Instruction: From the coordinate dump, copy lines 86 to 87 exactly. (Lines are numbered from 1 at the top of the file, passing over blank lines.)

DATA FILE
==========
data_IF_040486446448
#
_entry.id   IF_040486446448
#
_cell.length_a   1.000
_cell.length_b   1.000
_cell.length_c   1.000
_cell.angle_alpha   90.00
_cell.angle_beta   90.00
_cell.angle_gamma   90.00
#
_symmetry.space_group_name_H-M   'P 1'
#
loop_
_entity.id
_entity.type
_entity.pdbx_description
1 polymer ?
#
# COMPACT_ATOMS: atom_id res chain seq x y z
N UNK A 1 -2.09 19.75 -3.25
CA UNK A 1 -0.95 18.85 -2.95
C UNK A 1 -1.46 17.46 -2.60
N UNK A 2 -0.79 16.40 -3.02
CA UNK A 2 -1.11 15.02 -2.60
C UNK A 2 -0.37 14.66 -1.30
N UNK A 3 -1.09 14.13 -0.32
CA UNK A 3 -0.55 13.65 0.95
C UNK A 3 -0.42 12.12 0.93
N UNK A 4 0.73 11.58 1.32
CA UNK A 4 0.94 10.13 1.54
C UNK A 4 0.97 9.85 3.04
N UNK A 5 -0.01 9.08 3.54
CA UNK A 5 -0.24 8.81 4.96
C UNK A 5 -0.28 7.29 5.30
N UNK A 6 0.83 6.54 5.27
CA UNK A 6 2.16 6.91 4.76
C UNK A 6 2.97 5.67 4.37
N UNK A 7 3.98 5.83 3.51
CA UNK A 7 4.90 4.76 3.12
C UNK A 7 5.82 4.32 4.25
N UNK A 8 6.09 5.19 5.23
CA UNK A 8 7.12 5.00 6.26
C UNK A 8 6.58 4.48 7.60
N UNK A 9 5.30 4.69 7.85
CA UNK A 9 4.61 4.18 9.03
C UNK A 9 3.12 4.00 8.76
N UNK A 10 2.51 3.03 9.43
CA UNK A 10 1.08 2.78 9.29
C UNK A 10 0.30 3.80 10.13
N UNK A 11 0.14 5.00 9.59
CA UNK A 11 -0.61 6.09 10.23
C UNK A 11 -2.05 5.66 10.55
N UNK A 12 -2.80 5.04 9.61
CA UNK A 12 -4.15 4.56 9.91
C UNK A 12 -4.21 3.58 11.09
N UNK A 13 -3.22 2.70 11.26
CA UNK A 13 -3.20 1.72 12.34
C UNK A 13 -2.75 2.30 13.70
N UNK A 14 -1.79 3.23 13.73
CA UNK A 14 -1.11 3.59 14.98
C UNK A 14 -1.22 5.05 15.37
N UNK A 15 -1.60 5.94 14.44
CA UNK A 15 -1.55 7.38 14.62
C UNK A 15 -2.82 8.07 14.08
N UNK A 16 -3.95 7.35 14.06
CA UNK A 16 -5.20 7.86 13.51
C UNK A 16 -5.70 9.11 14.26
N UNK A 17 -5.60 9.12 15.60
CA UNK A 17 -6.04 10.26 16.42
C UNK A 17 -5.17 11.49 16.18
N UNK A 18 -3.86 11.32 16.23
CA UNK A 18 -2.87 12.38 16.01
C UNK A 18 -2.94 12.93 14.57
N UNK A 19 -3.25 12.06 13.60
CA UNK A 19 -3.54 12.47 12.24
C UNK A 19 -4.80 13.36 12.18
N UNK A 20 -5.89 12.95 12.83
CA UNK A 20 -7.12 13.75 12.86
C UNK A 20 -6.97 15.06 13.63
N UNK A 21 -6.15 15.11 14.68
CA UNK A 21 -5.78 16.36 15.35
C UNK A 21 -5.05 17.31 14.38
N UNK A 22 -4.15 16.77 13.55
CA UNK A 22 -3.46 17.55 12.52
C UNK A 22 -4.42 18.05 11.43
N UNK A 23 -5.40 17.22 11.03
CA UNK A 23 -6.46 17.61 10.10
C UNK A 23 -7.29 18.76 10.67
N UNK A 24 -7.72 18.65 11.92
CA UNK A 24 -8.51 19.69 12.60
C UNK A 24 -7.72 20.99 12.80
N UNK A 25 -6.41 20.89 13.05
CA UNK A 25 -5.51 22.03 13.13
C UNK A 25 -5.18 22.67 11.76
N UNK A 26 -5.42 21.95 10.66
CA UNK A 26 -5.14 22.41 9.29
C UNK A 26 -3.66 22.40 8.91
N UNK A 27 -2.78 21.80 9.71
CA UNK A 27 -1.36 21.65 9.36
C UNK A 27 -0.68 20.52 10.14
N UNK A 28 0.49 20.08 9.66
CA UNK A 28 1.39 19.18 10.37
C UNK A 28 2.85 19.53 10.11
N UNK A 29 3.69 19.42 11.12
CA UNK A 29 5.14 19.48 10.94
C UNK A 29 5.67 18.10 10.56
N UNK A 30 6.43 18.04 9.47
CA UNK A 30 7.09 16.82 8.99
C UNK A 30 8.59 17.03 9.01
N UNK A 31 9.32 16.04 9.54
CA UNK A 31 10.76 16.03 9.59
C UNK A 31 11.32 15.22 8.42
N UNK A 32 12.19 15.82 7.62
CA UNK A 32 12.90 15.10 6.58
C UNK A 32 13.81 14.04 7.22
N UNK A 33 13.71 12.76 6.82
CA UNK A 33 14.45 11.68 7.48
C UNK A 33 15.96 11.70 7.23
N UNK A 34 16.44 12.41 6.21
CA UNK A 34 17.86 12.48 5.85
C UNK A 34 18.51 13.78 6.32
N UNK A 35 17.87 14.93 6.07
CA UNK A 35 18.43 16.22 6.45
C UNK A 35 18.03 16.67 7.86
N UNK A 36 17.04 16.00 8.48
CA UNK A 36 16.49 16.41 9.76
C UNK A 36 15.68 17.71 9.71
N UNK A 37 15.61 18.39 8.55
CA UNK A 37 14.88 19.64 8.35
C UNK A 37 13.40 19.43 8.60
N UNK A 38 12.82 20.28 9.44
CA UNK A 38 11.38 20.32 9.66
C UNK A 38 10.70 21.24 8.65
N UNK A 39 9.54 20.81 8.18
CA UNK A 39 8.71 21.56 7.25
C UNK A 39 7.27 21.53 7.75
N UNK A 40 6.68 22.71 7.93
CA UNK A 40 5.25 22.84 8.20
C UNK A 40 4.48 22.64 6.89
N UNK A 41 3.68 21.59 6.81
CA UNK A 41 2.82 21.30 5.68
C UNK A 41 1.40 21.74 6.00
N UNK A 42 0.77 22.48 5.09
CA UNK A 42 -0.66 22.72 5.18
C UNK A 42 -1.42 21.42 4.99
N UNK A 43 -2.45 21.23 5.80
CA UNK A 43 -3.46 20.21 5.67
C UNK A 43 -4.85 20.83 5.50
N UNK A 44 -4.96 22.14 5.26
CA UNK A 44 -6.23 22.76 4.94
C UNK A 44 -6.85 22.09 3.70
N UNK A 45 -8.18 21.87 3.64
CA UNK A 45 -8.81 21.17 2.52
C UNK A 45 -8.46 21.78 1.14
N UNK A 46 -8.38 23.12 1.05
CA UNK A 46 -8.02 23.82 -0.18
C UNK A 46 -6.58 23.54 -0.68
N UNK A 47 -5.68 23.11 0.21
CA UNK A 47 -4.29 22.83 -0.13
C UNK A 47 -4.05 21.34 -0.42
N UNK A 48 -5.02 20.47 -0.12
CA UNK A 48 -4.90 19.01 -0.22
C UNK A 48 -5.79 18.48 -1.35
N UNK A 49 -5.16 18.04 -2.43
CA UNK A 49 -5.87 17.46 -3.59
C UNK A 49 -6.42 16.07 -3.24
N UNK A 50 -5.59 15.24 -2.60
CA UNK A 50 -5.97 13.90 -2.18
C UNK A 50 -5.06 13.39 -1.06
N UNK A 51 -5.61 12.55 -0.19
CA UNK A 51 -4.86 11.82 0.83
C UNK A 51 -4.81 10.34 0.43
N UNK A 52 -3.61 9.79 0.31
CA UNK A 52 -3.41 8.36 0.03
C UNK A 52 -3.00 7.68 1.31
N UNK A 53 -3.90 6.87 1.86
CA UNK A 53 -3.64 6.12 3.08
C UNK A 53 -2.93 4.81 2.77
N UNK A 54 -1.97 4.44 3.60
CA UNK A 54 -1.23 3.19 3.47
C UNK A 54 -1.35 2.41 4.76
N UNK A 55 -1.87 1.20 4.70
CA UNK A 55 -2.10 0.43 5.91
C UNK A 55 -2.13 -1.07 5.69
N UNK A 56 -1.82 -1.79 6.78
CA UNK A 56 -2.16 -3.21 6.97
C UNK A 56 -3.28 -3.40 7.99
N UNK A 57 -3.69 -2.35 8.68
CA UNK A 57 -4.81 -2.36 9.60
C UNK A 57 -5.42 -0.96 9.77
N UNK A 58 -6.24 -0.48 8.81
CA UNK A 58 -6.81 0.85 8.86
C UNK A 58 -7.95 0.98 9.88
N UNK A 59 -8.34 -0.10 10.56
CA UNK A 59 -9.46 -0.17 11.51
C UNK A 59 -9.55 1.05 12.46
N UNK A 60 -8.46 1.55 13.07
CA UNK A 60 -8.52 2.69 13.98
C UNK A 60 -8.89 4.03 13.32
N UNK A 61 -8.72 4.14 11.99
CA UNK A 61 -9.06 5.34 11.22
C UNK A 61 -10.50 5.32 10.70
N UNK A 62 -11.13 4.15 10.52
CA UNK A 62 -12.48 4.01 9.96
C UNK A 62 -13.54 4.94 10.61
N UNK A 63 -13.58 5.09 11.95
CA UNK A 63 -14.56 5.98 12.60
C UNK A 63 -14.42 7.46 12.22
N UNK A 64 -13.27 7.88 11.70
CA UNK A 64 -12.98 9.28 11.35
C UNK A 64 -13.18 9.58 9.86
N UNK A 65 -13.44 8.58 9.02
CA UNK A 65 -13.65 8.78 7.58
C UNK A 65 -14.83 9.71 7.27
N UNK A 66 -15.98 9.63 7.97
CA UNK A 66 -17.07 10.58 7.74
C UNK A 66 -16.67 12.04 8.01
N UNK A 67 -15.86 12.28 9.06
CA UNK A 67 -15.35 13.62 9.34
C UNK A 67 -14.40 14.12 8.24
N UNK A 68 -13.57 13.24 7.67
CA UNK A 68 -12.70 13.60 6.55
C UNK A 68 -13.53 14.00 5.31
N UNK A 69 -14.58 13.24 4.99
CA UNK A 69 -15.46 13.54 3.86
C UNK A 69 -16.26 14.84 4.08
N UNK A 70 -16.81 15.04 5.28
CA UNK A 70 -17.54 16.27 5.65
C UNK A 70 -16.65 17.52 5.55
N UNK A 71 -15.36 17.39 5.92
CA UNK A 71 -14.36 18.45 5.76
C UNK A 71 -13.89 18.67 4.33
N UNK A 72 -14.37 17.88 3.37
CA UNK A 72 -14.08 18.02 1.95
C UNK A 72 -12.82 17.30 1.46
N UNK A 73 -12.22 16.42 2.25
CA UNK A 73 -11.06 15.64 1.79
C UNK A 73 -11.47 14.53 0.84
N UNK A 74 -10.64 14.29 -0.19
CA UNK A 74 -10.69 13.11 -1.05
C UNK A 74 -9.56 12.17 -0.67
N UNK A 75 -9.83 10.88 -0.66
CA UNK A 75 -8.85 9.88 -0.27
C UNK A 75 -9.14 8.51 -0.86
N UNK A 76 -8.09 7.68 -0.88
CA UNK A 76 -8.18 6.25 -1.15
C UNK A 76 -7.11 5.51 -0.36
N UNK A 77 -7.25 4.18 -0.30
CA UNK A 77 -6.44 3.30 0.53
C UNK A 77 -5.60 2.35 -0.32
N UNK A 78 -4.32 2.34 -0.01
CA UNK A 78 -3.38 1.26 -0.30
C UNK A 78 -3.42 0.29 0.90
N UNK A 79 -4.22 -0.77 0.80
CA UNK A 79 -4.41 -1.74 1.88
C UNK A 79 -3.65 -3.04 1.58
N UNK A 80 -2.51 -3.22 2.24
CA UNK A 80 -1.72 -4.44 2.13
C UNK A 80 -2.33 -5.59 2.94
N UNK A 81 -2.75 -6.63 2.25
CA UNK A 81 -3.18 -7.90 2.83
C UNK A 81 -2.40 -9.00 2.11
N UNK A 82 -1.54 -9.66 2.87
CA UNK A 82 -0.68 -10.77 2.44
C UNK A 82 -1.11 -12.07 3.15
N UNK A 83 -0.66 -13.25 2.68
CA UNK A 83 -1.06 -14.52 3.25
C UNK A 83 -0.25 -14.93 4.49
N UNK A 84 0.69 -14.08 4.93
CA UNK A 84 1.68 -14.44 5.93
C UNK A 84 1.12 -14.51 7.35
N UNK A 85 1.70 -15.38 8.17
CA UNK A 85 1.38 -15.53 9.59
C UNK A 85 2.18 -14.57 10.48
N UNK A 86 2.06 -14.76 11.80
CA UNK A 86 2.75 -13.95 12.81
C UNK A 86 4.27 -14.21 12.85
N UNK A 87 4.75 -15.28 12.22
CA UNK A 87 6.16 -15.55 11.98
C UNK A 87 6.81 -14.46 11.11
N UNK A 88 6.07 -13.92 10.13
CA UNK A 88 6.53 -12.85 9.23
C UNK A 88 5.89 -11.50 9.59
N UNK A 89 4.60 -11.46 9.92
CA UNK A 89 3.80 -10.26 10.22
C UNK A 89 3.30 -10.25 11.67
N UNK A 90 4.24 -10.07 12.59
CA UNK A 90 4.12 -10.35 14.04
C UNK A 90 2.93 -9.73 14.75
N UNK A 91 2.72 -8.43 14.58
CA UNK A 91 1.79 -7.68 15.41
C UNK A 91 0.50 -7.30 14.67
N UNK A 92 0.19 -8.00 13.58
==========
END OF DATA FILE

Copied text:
C UNK A 22 -4.42 18.05 11.43
N UNK A 23 -5.40 17.22 11.03